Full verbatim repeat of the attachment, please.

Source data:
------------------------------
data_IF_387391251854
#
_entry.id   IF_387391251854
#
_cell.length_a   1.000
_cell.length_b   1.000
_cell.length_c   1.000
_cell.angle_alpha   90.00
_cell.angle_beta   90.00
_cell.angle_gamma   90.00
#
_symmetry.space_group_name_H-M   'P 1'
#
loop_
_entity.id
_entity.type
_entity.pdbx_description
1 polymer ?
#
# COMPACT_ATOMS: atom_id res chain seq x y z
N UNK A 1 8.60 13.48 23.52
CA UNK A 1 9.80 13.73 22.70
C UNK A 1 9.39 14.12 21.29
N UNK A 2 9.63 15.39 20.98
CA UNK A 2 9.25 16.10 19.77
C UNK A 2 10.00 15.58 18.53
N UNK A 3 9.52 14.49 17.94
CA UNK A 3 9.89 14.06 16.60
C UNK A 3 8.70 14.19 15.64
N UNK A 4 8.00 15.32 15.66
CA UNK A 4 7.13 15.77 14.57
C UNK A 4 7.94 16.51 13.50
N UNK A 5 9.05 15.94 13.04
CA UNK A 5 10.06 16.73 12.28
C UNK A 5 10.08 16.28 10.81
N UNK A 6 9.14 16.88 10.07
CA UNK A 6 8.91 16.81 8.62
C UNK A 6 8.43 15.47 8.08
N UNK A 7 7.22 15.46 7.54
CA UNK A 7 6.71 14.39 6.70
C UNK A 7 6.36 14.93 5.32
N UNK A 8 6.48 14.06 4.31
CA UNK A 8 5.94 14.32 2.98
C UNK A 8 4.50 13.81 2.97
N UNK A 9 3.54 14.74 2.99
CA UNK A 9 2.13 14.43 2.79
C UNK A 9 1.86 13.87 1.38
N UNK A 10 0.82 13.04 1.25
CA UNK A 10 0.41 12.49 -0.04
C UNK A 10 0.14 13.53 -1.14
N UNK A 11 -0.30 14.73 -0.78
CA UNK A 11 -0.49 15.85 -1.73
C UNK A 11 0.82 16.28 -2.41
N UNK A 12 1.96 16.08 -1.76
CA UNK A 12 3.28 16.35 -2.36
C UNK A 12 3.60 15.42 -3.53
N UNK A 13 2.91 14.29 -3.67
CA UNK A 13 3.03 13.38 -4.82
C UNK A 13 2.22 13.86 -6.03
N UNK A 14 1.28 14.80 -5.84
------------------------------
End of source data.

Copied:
data_IF_387391251854
#
_entry.id   IF_387391251854
#
_cell.length_a   1.000
_cell.length_b   1.000
_cell.length_c   1.000
_cell.angle_alpha   90.00
_cell.angle_beta   90.00
_cell.angle_gamma   90.00
#
_symmetry.space_group_name_H-M   'P 1'
#
loop_
_entity.id
_entity.type
_entity.pdbx_description
1 polymer ?
#
# COMPACT_ATOMS: atom_id res chain seq x y z
N UNK A 1 8.60 13.48 23.52
CA UNK A 1 9.80 13.73 22.70
C UNK A 1 9.39 14.12 21.29
N UNK A 2 9.63 15.39 20.98
CA UNK A 2 9.25 16.10 19.77
C UNK A 2 10.00 15.58 18.53
N UNK A 3 9.52 14.49 17.94
CA UNK A 3 9.89 14.06 16.60
C UNK A 3 8.70 14.19 15.64
N UNK A 4 8.00 15.32 15.66
CA UNK A 4 7.13 15.77 14.57
C UNK A 4 7.94 16.51 13.50
N UNK A 5 9.05 15.94 13.04
CA UNK A 5 10.06 16.73 12.28
C UNK A 5 10.08 16.28 10.81
N UNK A 6 9.14 16.88 10.07
CA UNK A 6 8.91 16.81 8.62
C UNK A 6 8.43 15.47 8.08
N UNK A 7 7.22 15.46 7.54
CA UNK A 7 6.71 14.39 6.70
C UNK A 7 6.36 14.93 5.32
N UNK A 8 6.48 14.06 4.31
CA UNK A 8 5.94 14.32 2.98
C UNK A 8 4.50 13.81 2.97
N UNK A 9 3.54 14.74 2.99
CA UNK A 9 2.13 14.43 2.79
C UNK A 9 1.86 13.87 1.38
N UNK A 10 0.82 13.04 1.25
CA UNK A 10 0.41 12.49 -0.04
C UNK A 10 0.14 13.53 -1.14
N UNK A 11 -0.30 14.73 -0.78
CA UNK A 11 -0.49 15.85 -1.73
C UNK A 11 0.82 16.28 -2.41
N UNK A 12 1.96 16.08 -1.76
CA UNK A 12 3.28 16.35 -2.36
C UNK A 12 3.60 15.42 -3.53
N UNK A 13 2.91 14.29 -3.67
CA UNK A 13 3.03 13.38 -4.82
C UNK A 13 2.22 13.86 -6.03
N UNK A 14 1.28 14.80 -5.84